This is a hackneyed pattern, but: Twitter is the 21st century’s tobacco. It is an addictive, next-gen intoxicant.

On a podcast, I heard some guy recommend that you “don’t let Twitter be the background music of your life. When you’re hanging out with your friend, don’t browse twitter while they’re in the bathroom.” I didn’t realize people did that. I think I need to start asking my friends if they are doing this when we hang out, and trying to get them to stop.

The full effects of twitter on individuals and groups is still an open question, slowly being answered by massive, natural experiments.

Anticipations:

In a heathy* future, people will consider the comparison between tobacco and twitter to be basically correct, if somewhat hasty and superficial. We will look back on the present state of affairs with pity, embarrassment, and a bit of queasiness.

The Internet Research Agency was just the beginning and we will hear of ever more numerous and galling examples of social media used to twist people’s minds. In less than 20 years, the dev race between offensive psyops and defensive countermeasures will be well-known, not niche knowledge.

Paul Cristiano has imagined a future in which information from the internet is scrutinized by an AI for harmful/manipulative information before being shown to a user. I strongly anticipate that considerations of this kind will be much more mainstream within the next 20 years. If we are not able to implement direct solutions with AI, I expect that serious, tech-savvy people will cobble together other tools and systems for a partial solution.

Perhaps in the near future, heavy twitter usage will be generally seen as a yellow or orange flag. Consider the thoughts you have when you notice that someone has at least 2 drinks every night, or can’t go a day without a liter of soda, or spends all their time online and never socializes in person (yeah, excluding pandemic conditions, smartass).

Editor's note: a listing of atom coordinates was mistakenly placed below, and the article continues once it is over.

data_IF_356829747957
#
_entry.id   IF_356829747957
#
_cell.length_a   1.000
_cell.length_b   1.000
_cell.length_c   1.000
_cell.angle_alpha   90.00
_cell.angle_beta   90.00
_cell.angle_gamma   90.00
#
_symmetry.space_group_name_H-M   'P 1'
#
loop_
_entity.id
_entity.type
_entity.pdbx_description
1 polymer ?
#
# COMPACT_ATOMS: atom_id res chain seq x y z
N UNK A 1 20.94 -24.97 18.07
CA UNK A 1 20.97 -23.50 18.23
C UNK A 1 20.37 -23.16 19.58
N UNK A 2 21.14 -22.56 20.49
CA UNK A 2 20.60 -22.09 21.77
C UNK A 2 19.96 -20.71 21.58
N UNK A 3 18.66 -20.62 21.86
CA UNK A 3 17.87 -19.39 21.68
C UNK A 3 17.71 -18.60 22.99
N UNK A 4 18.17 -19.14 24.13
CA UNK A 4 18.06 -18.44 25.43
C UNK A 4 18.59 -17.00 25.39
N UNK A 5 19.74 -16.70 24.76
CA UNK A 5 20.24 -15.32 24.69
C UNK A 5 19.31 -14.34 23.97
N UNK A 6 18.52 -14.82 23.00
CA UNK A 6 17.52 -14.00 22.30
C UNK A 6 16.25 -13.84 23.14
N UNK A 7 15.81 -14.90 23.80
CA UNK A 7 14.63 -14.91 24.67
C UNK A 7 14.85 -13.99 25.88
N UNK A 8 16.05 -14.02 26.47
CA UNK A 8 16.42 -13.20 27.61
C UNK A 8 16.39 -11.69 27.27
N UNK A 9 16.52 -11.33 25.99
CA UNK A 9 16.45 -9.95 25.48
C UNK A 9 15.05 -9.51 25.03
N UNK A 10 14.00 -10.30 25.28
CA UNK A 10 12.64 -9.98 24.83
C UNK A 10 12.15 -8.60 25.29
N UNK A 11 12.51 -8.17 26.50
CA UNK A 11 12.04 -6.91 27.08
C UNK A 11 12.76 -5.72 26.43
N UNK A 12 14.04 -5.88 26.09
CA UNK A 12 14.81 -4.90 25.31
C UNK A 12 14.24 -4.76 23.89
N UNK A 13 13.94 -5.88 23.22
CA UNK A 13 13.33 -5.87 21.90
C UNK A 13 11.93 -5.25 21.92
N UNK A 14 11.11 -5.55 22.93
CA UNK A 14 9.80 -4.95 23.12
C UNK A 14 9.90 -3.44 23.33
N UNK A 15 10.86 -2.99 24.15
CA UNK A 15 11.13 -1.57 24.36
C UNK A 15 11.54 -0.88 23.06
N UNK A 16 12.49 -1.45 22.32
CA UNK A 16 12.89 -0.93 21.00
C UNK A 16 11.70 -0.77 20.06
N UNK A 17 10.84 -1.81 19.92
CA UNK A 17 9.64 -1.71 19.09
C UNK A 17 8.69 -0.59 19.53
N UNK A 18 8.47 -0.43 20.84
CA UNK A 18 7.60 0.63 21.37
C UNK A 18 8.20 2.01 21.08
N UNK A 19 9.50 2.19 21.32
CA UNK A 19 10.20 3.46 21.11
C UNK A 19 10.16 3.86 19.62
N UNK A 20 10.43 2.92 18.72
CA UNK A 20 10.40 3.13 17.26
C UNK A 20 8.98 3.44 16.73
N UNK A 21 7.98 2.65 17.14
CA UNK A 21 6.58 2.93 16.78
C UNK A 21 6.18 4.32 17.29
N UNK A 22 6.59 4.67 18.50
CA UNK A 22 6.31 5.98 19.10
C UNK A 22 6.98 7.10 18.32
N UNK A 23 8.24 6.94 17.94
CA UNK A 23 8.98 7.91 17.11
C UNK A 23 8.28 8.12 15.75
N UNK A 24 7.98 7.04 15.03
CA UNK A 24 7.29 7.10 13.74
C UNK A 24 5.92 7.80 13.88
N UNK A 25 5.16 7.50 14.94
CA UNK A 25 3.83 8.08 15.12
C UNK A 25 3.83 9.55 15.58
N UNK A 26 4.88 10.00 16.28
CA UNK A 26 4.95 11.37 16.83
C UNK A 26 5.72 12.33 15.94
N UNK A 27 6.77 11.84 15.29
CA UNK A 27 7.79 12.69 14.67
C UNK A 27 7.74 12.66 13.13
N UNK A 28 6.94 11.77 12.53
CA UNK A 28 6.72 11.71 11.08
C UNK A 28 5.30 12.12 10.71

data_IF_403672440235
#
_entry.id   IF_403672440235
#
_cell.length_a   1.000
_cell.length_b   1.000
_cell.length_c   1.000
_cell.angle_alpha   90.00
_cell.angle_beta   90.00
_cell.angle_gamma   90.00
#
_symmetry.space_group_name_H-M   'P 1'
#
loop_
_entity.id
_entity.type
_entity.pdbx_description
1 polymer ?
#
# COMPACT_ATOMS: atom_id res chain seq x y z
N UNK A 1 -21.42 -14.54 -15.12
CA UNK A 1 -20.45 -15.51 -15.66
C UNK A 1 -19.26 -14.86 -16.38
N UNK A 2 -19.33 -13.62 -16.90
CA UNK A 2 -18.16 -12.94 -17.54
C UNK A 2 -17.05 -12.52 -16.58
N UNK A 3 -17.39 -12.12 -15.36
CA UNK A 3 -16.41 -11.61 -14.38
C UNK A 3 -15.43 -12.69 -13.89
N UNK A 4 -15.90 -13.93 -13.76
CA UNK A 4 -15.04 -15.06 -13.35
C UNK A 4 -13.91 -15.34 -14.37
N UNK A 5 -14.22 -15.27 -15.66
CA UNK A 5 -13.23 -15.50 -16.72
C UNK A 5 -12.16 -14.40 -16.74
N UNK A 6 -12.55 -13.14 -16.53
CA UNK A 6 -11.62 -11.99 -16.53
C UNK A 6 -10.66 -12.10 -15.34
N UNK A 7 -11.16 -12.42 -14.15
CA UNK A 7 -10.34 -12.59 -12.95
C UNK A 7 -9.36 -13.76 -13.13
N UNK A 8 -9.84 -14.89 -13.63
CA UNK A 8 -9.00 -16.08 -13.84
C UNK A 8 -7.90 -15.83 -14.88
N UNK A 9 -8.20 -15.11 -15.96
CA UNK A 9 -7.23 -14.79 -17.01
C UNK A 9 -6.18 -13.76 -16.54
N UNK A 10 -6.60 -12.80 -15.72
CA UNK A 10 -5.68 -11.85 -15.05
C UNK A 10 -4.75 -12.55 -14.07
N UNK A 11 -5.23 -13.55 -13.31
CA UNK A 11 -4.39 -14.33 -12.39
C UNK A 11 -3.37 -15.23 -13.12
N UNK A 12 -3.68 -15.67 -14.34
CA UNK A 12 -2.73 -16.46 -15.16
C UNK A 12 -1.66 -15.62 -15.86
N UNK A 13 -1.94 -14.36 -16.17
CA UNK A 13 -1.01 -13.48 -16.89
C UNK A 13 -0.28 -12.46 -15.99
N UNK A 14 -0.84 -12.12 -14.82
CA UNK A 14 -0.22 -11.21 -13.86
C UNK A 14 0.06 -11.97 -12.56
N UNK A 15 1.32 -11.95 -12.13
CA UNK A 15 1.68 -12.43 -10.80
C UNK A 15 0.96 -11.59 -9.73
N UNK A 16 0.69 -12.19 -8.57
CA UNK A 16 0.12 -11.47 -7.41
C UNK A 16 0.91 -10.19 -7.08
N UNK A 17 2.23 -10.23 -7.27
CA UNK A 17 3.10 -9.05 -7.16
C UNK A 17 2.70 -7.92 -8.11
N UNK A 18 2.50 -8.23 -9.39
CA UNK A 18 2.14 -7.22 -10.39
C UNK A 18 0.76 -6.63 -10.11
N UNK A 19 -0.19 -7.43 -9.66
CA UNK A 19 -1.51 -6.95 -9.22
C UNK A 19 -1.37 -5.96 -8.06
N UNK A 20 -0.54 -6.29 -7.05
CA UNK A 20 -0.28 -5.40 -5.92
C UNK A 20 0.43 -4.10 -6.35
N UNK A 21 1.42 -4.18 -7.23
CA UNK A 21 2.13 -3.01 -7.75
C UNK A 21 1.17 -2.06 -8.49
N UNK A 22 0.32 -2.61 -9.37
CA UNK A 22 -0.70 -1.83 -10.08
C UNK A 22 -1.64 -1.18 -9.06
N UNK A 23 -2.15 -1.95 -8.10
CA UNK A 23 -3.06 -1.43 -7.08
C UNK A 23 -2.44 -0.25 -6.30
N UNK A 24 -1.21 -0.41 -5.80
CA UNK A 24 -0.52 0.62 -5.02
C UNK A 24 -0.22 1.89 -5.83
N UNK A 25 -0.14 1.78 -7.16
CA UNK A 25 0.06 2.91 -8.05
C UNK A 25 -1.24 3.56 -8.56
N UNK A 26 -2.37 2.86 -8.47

“Digital Minimalism” and “attention rebellion” will catch on (the situation is currently so dire that i would be pretty surprised if they don’t) and tech companies will react by trying to build things that people will pay to integrate into their attention-prioritizing lifestyle.

In summary: Twitter is awful and I will be at least moderately surprised if in 15 years it is normal for smart people to endorse having used it today.

*I hate this word. I’m using it here only out of mental sloth and weakness.

Comment by mike_hawke on mike_hawke's Shortform · 2020-12-29T02:01:23.330Z · LW · GW

News headlines have measurable, harmful effects on people so I never want them to be shown to me without my explicit consent. But YouTube does not have an option to permanently disable the Breaking News section.

The only solutions to this I know of are:

  1. Contort my usage by never opening the main page of YouTube
  2. Use uBlock with a custom filter to get rid of the news section.
  3. Stop using YouTube

I consider this to be psychotoxic design, plain and simple. The next time I need an example of tech companies doing something bad, I will have to reach no further than this.

Comment by mike_hawke on mike_hawke's Shortform · 2020-12-28T17:09:46.949Z · LW · GW

The Lizardman Constant shows up in a poll from Tom Scott.

I wonder if the Lizardman Constant is actually constant. I could imagine it changing over time, hypothetically for the same reason that I hear more about Flat Earth theory today than I did 5 years ago. Maybe there ought to be a whole family of parameters--a family which includes unbelievably wacky and fringe but pre-existing theories like Lizardmen, as well as plausible-sounding but freshly fabricated ones like the North Dakota Crash. And it would be nice if they were given labels that are sticky while also remaining relevant/constant over time. Maybe things like the Yes Bot constant, the Calvin Contingent, and so on.

Comment by mike_hawke on mike_hawke's Shortform · 2020-12-17T12:31:48.003Z · LW · GW

Alright, you lost the double-crux. Now go ahead and bite these bullets. There you g--nope. Oh nonononono ahahahaha no. I'm not handing them to you. No, I'm going to hold them out and you're going to munch on them out of my hand like a docile horse.
There we go, much better.

Comment by mike_hawke on mike_hawke's Shortform · 2020-12-09T15:55:04.909Z · LW · GW